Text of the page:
here. Milan has two venues: the old/renewed/being renewed venue in town now called "FieraMilanoCity" seen in this post's first snap and the new venue called "FieraMilano" just outside of Milan, in Rho-Pero. The web site is also in English, yeah!
Even if you want to come to Milan "just" for tourism, it's in your best interest to check the link out, anyway. Why?......More......
Because if you can avoid the times of the really big trade fairs (the furniture and design fair, the female ready-to-wear fairs and--to a lesser extent--the male ready-to-wear fairs), it'll be MUCH easier to find a good hotel room, to avoid the public transportation rush and squash and to get a cab.
Not a business person flaunting your wares, but the theme of the fair sounds fascinating to you? Check out the info, anyway. The trade fairs often have days when the general public can visit the stands, for an entry fee, of course.
CityLife project. I've looked at their web site. It's not clear whether the area and project ultimately still belong to the FieraMilano people, or if the area abandoned during the move to Rho-Pera was sold by FieraMilano to new owners--whoever they are--of the CityLife project.
Rho-Pero site by the architect Fuksas has garnered a lot of praise and criticism. To confess straight away, stuff that is novel just to be novel really irritates me. Looking at it from far away, one of my first thoughts was (and remains): "It looks like a gigantic hole-y crumpled blanket. It's going to be impossible to keep clean, and glass looks so awful when its clogged with gunk. What a stupid idea!" Architects, beware. Natural rain is not sufficient.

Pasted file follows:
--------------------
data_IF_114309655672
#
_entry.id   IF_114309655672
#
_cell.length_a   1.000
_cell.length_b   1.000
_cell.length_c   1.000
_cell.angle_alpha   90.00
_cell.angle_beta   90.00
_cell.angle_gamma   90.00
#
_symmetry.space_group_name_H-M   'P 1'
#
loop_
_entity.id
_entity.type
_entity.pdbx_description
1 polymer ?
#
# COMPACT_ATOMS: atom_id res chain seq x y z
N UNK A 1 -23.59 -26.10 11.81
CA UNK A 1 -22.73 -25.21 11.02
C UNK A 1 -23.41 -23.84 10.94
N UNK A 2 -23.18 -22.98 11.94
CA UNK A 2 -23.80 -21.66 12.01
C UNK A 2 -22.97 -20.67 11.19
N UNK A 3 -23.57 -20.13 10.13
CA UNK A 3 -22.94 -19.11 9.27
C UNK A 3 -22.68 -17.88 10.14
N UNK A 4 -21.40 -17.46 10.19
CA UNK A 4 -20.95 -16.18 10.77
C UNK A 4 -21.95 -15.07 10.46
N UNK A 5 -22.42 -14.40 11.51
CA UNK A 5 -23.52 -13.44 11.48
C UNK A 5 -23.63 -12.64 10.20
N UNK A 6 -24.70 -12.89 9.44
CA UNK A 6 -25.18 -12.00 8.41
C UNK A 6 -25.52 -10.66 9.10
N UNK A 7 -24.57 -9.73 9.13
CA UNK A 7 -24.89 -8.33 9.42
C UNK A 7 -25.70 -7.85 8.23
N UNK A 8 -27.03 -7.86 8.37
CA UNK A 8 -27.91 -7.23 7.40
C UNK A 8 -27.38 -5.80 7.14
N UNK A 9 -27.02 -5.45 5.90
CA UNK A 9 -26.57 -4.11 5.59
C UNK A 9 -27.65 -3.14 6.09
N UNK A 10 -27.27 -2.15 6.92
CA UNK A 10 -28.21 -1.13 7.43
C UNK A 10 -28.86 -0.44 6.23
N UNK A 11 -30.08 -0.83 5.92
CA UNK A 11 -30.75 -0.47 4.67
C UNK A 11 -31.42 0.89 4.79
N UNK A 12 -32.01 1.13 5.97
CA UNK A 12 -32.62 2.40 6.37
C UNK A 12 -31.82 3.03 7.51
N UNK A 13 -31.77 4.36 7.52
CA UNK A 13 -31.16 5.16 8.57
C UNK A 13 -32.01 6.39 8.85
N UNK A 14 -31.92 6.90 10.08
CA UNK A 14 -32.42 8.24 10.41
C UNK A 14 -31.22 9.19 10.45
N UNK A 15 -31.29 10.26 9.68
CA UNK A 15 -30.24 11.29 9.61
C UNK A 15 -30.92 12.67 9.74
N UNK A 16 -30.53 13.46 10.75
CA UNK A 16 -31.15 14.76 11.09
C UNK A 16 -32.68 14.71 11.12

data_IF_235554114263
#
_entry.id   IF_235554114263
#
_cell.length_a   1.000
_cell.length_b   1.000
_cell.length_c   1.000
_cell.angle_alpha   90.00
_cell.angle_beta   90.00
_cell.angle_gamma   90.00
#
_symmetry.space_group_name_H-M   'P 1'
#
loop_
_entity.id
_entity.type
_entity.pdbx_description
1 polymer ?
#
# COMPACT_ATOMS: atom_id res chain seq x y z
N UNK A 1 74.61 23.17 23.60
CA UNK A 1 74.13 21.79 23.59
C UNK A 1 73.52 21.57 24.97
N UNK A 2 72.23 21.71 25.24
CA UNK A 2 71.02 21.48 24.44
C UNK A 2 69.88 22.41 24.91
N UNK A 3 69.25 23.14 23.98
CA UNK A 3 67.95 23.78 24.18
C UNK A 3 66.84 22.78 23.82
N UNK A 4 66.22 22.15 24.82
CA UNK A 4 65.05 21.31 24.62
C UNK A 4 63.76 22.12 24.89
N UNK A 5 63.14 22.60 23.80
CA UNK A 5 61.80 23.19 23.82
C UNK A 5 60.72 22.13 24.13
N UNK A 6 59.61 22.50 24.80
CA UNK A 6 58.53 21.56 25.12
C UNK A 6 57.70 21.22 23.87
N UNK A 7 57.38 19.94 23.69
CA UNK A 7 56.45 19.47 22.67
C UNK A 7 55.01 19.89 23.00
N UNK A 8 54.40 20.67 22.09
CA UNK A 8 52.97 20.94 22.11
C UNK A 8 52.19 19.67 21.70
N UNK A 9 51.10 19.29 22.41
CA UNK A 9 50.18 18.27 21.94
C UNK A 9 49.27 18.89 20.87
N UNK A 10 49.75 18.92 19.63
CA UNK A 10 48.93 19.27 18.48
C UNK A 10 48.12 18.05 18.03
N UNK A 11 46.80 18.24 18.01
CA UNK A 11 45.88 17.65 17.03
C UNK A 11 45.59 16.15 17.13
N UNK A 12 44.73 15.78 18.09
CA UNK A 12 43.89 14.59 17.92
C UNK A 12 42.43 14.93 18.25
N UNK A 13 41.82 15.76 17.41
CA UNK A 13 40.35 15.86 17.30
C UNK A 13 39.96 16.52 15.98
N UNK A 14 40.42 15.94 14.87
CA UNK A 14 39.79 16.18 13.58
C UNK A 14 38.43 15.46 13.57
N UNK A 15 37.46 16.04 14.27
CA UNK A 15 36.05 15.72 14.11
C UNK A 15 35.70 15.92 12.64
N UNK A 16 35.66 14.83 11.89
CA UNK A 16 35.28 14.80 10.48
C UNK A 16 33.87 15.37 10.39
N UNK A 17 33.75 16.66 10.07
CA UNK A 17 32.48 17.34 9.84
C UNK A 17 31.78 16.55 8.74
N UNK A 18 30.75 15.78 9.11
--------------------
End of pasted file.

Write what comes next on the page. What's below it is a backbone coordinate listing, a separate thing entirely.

That said, being under the big web is more pleasant than I expected. First off, a roof of some kind was necessary to favor the trade fair during wintery weather. The undulations psychologically lead you to keep on going (clever, that). Being open on the sides keeps the air fresh, but fear not, that's just the main walkway. The actual area with the trade stands is enclosed, and is just what you'd expect: gigantic halls packed with stands and--the vendors hope--people.